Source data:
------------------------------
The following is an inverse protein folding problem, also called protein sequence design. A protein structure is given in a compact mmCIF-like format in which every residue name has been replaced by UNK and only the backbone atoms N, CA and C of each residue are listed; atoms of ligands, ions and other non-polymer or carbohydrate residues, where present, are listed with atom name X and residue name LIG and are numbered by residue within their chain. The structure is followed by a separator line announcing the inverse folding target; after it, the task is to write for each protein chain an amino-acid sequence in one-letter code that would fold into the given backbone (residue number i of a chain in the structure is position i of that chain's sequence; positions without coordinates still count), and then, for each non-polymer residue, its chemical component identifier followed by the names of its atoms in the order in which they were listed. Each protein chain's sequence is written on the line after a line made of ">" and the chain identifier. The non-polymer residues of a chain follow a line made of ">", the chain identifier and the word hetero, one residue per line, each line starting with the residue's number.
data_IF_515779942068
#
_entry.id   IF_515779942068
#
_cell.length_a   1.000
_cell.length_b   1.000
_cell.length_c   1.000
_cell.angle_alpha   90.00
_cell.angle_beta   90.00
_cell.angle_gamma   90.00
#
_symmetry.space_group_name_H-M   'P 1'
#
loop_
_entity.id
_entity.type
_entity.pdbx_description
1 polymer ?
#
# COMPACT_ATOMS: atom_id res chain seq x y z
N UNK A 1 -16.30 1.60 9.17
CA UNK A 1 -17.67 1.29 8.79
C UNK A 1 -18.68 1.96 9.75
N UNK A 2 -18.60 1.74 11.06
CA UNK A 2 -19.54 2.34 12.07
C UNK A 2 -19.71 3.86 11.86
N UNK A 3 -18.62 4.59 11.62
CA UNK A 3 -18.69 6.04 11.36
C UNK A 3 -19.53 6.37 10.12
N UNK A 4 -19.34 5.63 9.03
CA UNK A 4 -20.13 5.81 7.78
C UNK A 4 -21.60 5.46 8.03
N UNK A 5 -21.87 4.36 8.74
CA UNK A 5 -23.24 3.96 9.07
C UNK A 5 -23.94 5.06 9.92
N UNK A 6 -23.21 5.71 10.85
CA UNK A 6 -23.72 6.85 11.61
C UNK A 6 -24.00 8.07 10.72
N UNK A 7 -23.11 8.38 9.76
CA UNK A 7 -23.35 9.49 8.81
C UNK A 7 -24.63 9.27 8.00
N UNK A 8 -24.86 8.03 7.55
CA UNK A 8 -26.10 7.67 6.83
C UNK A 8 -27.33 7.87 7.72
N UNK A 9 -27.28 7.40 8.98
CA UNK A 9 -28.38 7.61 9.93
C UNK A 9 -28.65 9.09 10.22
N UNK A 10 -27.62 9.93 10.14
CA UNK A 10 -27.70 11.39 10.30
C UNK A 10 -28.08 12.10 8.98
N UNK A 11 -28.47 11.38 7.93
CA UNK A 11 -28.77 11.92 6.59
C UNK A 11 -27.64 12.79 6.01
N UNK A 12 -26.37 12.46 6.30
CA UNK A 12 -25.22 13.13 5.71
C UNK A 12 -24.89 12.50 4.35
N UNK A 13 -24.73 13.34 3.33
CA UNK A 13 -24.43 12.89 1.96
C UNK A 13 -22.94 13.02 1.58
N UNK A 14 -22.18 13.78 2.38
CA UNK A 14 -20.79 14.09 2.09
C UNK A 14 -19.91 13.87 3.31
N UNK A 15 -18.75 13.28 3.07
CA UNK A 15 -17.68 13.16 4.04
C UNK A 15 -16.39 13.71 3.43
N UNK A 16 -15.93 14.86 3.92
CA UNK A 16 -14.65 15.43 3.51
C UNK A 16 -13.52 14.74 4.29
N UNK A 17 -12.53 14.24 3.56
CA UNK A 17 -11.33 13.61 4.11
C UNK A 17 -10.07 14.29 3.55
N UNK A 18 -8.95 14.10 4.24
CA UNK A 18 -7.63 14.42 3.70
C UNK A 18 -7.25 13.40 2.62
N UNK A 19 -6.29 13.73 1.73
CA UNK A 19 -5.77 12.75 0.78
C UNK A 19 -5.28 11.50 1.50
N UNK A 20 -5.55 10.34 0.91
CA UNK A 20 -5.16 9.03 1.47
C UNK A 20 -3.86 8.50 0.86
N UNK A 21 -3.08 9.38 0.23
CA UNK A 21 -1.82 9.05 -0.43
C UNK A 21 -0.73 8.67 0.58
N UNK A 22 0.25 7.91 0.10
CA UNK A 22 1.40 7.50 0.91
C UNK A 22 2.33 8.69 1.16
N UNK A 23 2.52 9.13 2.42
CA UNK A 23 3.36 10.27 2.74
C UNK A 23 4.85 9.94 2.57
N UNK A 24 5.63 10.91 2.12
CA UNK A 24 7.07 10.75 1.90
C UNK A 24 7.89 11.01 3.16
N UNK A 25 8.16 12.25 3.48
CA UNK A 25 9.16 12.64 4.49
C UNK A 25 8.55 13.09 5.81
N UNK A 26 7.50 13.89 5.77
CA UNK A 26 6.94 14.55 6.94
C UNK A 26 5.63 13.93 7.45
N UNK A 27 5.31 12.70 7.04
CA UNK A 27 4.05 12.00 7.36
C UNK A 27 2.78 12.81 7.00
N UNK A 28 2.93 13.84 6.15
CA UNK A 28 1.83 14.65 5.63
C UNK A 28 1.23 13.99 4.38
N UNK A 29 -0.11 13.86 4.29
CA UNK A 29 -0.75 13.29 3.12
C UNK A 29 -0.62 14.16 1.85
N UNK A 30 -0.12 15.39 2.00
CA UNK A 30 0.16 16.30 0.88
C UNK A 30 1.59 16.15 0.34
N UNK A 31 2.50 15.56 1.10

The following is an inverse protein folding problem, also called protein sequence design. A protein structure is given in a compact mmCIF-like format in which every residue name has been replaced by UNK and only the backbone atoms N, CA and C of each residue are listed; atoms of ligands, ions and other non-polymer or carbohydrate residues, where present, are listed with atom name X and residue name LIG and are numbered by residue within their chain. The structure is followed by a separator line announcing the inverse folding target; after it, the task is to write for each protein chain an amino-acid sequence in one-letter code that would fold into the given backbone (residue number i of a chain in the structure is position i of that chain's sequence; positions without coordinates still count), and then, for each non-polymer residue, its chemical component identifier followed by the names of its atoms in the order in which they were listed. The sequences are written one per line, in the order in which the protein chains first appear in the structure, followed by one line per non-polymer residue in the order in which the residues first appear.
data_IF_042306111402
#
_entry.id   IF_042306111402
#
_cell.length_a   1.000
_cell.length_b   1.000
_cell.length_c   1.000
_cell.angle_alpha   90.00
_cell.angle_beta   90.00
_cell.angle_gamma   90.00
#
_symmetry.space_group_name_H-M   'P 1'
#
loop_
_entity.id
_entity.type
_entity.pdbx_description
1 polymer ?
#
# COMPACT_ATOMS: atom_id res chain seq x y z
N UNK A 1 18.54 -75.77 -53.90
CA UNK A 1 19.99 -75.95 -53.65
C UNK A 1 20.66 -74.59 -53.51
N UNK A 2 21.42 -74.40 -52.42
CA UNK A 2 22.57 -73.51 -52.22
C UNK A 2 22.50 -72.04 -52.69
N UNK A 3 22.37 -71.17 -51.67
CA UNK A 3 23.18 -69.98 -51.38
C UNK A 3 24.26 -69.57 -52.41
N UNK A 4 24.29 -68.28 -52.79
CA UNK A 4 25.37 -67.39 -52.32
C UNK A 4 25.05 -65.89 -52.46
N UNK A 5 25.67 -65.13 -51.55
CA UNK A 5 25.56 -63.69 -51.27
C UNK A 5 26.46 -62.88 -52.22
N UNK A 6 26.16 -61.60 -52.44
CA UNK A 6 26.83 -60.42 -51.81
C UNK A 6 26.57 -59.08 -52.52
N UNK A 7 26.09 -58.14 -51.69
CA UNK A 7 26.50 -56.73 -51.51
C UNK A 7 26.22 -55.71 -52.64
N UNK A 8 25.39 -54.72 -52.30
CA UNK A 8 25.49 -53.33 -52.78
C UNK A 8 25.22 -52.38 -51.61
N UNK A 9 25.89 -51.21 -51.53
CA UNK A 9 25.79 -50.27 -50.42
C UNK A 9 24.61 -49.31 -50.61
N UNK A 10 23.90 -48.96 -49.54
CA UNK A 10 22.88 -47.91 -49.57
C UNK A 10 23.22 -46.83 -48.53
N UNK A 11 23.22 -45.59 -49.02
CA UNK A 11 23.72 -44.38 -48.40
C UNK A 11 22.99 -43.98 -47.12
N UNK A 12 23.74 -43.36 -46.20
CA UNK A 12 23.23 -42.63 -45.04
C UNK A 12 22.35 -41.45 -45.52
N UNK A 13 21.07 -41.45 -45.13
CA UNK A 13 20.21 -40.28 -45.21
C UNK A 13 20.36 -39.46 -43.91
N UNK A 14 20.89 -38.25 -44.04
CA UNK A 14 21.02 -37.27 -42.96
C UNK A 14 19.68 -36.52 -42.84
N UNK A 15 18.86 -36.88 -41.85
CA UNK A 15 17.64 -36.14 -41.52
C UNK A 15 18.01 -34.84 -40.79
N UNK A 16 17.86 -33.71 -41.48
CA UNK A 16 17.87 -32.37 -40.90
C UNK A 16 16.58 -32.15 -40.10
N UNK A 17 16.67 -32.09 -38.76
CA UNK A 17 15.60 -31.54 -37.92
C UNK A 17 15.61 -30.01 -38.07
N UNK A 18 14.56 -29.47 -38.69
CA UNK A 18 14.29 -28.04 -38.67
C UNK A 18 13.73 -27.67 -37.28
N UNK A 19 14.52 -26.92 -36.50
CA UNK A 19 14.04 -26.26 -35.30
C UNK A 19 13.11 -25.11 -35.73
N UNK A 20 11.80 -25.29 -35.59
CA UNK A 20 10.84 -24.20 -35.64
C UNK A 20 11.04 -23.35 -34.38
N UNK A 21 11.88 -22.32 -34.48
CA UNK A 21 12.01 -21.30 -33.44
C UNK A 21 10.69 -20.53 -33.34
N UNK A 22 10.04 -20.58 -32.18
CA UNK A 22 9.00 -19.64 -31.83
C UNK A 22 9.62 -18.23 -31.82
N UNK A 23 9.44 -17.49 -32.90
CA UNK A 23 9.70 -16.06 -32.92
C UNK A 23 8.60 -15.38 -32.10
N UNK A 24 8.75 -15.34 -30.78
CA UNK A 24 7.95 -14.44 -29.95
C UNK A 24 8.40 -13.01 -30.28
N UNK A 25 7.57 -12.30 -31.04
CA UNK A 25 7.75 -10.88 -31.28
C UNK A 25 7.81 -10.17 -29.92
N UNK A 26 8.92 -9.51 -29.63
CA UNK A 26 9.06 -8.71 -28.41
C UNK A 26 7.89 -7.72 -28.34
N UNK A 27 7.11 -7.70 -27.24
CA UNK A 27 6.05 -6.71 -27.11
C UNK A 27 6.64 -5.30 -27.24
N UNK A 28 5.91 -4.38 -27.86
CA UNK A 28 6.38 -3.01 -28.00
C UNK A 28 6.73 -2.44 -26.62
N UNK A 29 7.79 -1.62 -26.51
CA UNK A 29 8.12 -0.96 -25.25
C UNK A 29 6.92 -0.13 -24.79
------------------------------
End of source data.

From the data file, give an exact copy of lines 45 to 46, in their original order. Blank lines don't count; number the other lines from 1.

C UNK A 8 -27.33 7.87 7.72
N UNK A 9 -27.28 7.40 8.98